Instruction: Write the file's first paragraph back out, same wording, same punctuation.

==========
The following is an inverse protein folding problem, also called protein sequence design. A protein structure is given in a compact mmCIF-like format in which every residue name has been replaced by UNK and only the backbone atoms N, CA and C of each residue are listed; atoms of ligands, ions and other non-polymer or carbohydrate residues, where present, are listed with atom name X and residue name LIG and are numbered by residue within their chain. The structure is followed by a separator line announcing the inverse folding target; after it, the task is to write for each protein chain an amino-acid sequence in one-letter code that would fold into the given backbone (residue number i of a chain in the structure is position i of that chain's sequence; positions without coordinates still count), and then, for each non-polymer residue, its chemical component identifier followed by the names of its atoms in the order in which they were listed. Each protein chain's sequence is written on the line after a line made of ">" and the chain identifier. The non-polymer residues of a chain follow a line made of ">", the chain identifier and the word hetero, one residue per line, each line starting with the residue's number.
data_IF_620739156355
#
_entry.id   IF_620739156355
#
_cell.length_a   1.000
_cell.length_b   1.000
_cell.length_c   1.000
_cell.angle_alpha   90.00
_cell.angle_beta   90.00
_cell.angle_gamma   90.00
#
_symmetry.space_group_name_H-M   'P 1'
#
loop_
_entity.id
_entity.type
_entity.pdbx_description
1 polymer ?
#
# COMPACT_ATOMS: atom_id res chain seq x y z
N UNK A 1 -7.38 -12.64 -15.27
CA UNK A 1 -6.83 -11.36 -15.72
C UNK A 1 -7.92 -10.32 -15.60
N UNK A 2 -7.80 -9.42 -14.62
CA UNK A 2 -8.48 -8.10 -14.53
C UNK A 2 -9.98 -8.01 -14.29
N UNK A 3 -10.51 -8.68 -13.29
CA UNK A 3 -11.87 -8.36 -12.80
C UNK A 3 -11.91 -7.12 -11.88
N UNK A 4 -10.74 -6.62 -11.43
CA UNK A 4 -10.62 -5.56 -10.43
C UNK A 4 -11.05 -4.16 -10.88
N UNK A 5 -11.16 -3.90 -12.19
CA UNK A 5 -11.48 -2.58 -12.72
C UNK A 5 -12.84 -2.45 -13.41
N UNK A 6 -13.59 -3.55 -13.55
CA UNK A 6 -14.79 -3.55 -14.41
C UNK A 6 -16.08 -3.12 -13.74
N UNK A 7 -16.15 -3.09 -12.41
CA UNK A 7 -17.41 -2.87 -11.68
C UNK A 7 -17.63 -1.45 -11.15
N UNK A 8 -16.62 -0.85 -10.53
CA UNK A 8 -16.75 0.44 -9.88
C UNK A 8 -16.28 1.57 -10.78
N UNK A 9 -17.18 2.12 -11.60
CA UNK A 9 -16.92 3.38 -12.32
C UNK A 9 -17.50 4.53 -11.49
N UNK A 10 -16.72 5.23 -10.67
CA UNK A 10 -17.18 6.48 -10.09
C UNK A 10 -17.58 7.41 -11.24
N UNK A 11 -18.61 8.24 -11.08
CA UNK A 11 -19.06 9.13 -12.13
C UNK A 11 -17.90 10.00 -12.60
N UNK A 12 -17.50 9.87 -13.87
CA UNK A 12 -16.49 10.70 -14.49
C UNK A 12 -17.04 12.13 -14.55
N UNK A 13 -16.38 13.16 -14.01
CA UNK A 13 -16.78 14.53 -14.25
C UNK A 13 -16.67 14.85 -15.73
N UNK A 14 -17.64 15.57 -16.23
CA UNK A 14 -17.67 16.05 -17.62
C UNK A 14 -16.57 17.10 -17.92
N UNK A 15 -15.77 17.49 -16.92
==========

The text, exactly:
The following is an inverse protein folding problem, also called protein sequence design. A protein structure is given in a compact mmCIF-like format in which every residue name has been replaced by UNK and only the backbone atoms N, CA and C of each residue are listed; atoms of ligands, ions and other non-polymer or carbohydrate residues, where present, are listed with atom name X and residue name LIG and are numbered by residue within their chain. The structure is followed by a separator line announcing the inverse folding target; after it, the task is to write for each protein chain an amino-acid sequence in one-letter code that would fold into the given backbone (residue number i of a chain in the structure is position i of that chain's sequence; positions without coordinates still count), and then, for each non-polymer residue, its chemical component identifier followed by the names of its atoms in the order in which they were listed. Each protein chain's sequence is written on the line after a line made of ">" and the chain identifier. The non-polymer residues of a chain follow a line made of ">", the chain identifier and the word hetero, one residue per line, each line starting with the residue's number.